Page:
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A bridge between Africa and China

Updated: 2015-05-03 13:23
By Li Lianxing (China Daily Africa)

Adams Bodomo thinks that Africans in Guangzhou are a significant community and one worth researching in terms of its influence on future immigration policies in China and African development. He also thinks that this community contributes in various ways to the booming China-Africa relationship.

He published a study on the topic in 2013, called Africans in China: A socio-cultural study and its implications on Africa-China relations. It investigates the everyday life of Africans in major Chinese cities and is based on his interaction with more than 800 people. He says it is vital to understand that Africans are agents that mediate relations between Africa and China.

"The metaphor that I used in my book is to say they are socio-economic, socio-political, and socio-cultural bridge builders," says Bodomo, who was previously head of the African Studies program at Hong Kong University and is now teaching African linguistics at the University of Vienna.

People in China often neglect to think about the networks and influence of Africans in their home countries, which could have a huge impact on bilateral relations. He says many Africans in China are influential members of their community and are sure to disseminate and talk about Chinese values when they go back.

According to his contacts, the Guinean community's leader in China served as a national politician in his home country. Some Africans return to their home countries to stand for public office.

African communities in China are mainly business focused, but their impact on China-Africa relations is multifaceted.

Bodomo says it is clear to see that they are mediators of economic relations between Africa and China, given that many Chinese-made goods in Africa have to go through the hands of Africans in Guangzhou.

As the size of the community grows, its leaders also play political roles in promoting cordial relations between Africans and Chinese, such as mediating conflicts between their community members and Chinese businesspeople or even Chinese law enforcement officials.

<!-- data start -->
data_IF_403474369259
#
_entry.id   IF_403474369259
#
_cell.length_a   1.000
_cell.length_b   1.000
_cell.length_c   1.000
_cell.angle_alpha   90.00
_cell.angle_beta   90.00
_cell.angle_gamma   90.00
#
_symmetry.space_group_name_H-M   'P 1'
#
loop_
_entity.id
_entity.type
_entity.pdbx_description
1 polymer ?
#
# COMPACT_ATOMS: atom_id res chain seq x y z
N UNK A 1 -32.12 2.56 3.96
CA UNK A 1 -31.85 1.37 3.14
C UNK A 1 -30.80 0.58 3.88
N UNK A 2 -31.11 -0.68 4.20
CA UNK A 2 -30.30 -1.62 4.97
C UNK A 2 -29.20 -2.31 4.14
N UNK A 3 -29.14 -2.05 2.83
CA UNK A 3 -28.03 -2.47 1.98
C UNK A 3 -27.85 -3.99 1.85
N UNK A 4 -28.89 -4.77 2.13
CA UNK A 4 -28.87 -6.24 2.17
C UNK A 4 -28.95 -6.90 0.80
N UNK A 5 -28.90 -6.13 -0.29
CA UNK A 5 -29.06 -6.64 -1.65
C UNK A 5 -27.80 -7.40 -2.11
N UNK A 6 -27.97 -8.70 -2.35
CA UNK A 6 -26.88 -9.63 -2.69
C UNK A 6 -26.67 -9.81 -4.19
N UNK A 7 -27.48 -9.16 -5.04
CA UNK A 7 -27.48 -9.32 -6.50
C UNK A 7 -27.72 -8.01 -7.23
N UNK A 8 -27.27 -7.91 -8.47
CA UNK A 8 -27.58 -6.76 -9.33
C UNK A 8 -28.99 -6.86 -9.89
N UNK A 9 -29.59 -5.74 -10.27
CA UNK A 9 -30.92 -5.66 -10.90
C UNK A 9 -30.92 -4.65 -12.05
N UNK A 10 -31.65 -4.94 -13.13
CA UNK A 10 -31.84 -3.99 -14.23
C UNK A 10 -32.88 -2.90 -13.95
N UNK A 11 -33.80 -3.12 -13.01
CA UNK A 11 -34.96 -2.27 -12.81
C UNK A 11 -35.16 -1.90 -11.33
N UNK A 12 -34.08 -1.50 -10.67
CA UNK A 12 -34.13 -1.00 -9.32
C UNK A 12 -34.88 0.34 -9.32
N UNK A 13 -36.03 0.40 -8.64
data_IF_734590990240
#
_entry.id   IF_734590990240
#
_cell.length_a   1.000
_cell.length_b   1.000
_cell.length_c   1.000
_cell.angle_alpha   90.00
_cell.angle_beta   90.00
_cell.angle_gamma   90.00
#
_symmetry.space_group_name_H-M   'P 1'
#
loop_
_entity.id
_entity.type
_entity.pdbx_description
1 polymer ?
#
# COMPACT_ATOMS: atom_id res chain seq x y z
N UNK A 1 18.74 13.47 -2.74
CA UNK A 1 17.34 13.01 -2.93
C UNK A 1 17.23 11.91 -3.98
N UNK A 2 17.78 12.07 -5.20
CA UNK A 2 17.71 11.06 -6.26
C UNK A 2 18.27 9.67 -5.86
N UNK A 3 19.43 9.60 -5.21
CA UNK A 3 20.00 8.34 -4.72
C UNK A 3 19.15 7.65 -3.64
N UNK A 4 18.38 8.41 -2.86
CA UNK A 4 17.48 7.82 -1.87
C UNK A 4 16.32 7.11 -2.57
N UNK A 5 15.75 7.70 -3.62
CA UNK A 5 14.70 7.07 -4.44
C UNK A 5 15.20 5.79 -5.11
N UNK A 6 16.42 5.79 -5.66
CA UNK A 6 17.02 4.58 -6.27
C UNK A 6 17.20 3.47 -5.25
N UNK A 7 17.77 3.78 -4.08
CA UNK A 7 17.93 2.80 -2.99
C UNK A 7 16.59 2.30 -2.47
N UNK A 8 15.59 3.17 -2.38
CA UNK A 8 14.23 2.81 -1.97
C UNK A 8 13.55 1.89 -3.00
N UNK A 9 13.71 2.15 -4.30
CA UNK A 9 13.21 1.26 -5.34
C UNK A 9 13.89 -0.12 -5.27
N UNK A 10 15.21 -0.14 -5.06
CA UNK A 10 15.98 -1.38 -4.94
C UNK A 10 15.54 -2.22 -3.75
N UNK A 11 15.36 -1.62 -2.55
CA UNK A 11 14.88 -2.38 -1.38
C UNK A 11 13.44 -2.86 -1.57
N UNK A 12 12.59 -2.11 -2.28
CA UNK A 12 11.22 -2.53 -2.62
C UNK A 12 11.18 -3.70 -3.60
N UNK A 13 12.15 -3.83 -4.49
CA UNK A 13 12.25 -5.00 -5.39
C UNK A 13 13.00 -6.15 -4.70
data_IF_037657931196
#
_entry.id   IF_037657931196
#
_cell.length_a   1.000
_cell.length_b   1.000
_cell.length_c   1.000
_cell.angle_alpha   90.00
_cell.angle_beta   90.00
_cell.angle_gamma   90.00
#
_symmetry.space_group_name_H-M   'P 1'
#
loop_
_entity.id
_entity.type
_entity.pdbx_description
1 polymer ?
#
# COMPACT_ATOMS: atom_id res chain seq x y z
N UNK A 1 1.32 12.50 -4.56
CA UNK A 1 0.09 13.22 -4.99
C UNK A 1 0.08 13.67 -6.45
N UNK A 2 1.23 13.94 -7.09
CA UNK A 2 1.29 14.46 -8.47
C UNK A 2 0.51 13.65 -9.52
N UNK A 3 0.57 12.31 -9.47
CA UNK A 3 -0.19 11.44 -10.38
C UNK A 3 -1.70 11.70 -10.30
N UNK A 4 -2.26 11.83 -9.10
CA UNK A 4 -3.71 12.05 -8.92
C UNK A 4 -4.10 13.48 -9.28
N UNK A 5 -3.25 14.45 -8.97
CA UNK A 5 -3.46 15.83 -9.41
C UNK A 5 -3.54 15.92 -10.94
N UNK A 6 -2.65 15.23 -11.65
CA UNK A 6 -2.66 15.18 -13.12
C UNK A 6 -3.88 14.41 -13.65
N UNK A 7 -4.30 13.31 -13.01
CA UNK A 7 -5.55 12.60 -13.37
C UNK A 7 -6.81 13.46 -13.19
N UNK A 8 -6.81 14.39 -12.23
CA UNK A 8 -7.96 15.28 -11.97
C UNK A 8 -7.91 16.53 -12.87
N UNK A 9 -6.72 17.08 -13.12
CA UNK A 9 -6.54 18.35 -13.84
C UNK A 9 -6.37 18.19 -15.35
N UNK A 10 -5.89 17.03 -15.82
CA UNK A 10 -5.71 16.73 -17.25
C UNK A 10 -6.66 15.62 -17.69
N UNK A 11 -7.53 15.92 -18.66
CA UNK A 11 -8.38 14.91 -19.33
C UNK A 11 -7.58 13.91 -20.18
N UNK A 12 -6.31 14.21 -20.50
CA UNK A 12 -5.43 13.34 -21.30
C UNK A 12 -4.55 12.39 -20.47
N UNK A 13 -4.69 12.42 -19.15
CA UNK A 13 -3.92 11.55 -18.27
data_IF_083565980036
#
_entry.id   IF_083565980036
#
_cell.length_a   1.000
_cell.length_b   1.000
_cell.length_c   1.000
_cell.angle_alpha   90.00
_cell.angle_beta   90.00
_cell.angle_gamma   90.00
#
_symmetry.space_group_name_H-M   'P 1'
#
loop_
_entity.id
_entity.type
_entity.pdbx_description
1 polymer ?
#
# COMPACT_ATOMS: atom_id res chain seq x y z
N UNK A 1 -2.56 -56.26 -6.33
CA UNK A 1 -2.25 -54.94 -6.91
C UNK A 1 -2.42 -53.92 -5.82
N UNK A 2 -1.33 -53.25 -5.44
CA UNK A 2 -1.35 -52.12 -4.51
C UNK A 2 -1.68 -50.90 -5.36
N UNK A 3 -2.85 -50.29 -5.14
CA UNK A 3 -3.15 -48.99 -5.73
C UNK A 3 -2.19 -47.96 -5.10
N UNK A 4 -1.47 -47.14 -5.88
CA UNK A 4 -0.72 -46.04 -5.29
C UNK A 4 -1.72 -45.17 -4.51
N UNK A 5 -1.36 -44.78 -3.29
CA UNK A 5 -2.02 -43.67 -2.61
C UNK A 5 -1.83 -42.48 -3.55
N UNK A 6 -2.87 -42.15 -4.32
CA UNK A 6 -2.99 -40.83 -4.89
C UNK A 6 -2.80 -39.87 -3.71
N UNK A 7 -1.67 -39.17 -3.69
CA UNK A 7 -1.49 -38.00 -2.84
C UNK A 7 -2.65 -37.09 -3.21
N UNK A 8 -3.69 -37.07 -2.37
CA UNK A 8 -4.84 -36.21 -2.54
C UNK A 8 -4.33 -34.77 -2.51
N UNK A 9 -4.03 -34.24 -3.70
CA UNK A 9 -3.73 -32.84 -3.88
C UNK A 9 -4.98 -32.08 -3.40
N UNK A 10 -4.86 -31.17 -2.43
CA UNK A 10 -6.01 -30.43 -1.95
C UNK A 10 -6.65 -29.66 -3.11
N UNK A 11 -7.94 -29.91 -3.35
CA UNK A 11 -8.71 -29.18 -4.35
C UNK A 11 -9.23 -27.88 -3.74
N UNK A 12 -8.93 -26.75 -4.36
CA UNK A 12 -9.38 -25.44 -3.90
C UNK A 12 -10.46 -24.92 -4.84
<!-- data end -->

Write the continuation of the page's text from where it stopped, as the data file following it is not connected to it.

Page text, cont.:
"African diplomats also sometimes find it necessary to contact Africans in Guangzhou to understand the socio-economic, socio-political, and socio-cultural nitty-gritty of Guangzhou between Africa and China," he says.

According to Bodomo, there were about 100,000 Africans in Guangzhou as of 2012 and the number could be higher now. But he admits the number is changeable as many of them come and go frequently, while others do overstay on their visas and get into trouble as undocumented immigrants.

He says the composition of the community is mixed, but the majority come to take part in the brisk Africa-China business ongoing in Guangzhou: buying goods from China and reselling them in Africa for a profit.

"Others come to study, and a few still come as English teachers, artists, preachers (especially in Hong Kong), footballers as well as other kinds of sportsmen," he says.

The growing African community in Guangzhou has led to some social challenges for local authorities. Guangzhou for years has hosted a large number of Africans. Misunderstandings - and sometimes confrontations - occur in the community or between the community and the local authorities.

Bodomo is optimistic about China's immigration policy, but he thinks the effectiveness of the national immigration policy remains a big challenge.

He advises the government to enact a policy that reflects China's status as a country that hosts international migrants. "You cannot be the second-biggest or even soon the biggest economy and expect not to be an attraction for migration and diasporas. China needs to enact a clear path to permanent residence and even citizenship," he says.

Compared with Chinese communities in Africa, which are regarded as more losed, with the Chinese staying close to each other or even developing Chinatowns, Africans in China do not usually have African towns in terms of living together. They only have "Africa towns" in terms of trading together.

Understanding each other from many aspects becomes important for future interaction, Bodomo says.

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